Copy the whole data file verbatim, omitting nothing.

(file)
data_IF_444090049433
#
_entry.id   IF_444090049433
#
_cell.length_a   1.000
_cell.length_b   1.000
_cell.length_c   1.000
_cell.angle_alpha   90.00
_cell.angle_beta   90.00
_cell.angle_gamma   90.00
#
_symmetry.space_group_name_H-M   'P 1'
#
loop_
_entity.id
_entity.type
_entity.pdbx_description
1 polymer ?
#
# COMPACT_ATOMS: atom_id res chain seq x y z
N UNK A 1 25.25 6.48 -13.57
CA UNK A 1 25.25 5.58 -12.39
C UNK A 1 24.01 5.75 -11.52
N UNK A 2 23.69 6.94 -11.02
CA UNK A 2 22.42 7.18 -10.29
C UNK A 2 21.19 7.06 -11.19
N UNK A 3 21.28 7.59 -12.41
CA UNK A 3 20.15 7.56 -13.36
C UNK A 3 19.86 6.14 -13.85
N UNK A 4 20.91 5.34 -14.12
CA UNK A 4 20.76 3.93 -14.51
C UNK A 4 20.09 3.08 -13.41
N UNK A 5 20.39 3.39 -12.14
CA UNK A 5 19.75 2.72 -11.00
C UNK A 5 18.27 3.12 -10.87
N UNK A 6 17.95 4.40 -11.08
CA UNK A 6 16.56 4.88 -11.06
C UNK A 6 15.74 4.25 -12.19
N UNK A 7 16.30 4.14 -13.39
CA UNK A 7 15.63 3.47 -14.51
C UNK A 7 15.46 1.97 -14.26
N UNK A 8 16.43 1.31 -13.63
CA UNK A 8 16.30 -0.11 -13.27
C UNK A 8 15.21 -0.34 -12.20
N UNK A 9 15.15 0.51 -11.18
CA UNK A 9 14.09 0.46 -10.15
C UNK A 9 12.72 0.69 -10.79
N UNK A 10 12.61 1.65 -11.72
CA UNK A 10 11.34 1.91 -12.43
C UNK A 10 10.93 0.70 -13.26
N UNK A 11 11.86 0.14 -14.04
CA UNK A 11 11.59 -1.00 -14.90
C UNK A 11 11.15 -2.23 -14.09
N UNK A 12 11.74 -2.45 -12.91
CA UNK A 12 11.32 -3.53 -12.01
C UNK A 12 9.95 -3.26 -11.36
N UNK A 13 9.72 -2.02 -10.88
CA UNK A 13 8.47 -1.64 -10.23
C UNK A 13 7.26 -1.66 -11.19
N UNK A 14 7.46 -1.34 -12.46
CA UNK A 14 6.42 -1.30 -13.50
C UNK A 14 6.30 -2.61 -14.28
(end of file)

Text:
data_IF_444090049433
#
_entry.id   IF_444090049433
#
_cell.length_a   1.000
_cell.length_b   1.000
_cell.length_c   1.000
_cell.angle_alpha   90.00
_cell.angle_beta   90.00
_cell.angle_gamma   90.00
#
_symmetry.space_group_name_H-M   'P 1'
#
loop_
_entity.id
_entity.type
_entity.pdbx_description
1 polymer ?
#
# COMPACT_ATOMS: atom_id res chain seq x y z
N UNK A 1 25.25 6.48 -13.57
CA UNK A 1 25.25 5.58 -12.39
C UNK A 1 24.01 5.75 -11.52
N UNK A 2 23.69 6.94 -11.02
CA UNK A 2 22.42 7.18 -10.29
C UNK A 2 21.19 7.06 -11.19
N UNK A 3 21.28 7.59 -12.41
CA UNK A 3 20.15 7.56 -13.36
C UNK A 3 19.86 6.14 -13.85
N UNK A 4 20.91 5.34 -14.12
CA UNK A 4 20.76 3.93 -14.51
C UNK A 4 20.09 3.08 -13.41
N UNK A 5 20.39 3.39 -12.14
CA UNK A 5 19.75 2.72 -11.00
C UNK A 5 18.27 3.12 -10.87
N UNK A 6 17.95 4.40 -11.08
CA UNK A 6 16.56 4.88 -11.06
C UNK A 6 15.74 4.25 -12.19
N UNK A 7 16.30 4.14 -13.39
CA UNK A 7 15.63 3.47 -14.51
C UNK A 7 15.46 1.97 -14.26
N UNK A 8 16.43 1.31 -13.63
CA UNK A 8 16.30 -0.11 -13.27
C UNK A 8 15.21 -0.34 -12.20
N UNK A 9 15.15 0.51 -11.18
CA UNK A 9 14.09 0.46 -10.15
C UNK A 9 12.72 0.69 -10.79
N UNK A 10 12.61 1.65 -11.72
CA UNK A 10 11.34 1.91 -12.43
C UNK A 10 10.93 0.70 -13.26
N UNK A 11 11.86 0.14 -14.04
CA UNK A 11 11.59 -1.00 -14.90
C UNK A 11 11.15 -2.23 -14.09
N UNK A 12 11.74 -2.45 -12.91
CA UNK A 12 11.32 -3.53 -12.01
C UNK A 12 9.95 -3.26 -11.36
N UNK A 13 9.72 -2.02 -10.88
CA UNK A 13 8.47 -1.64 -10.23
C UNK A 13 7.26 -1.66 -11.19
N UNK A 14 7.46 -1.34 -12.46
CA UNK A 14 6.42 -1.30 -13.50
C UNK A 14 6.30 -2.61 -14.28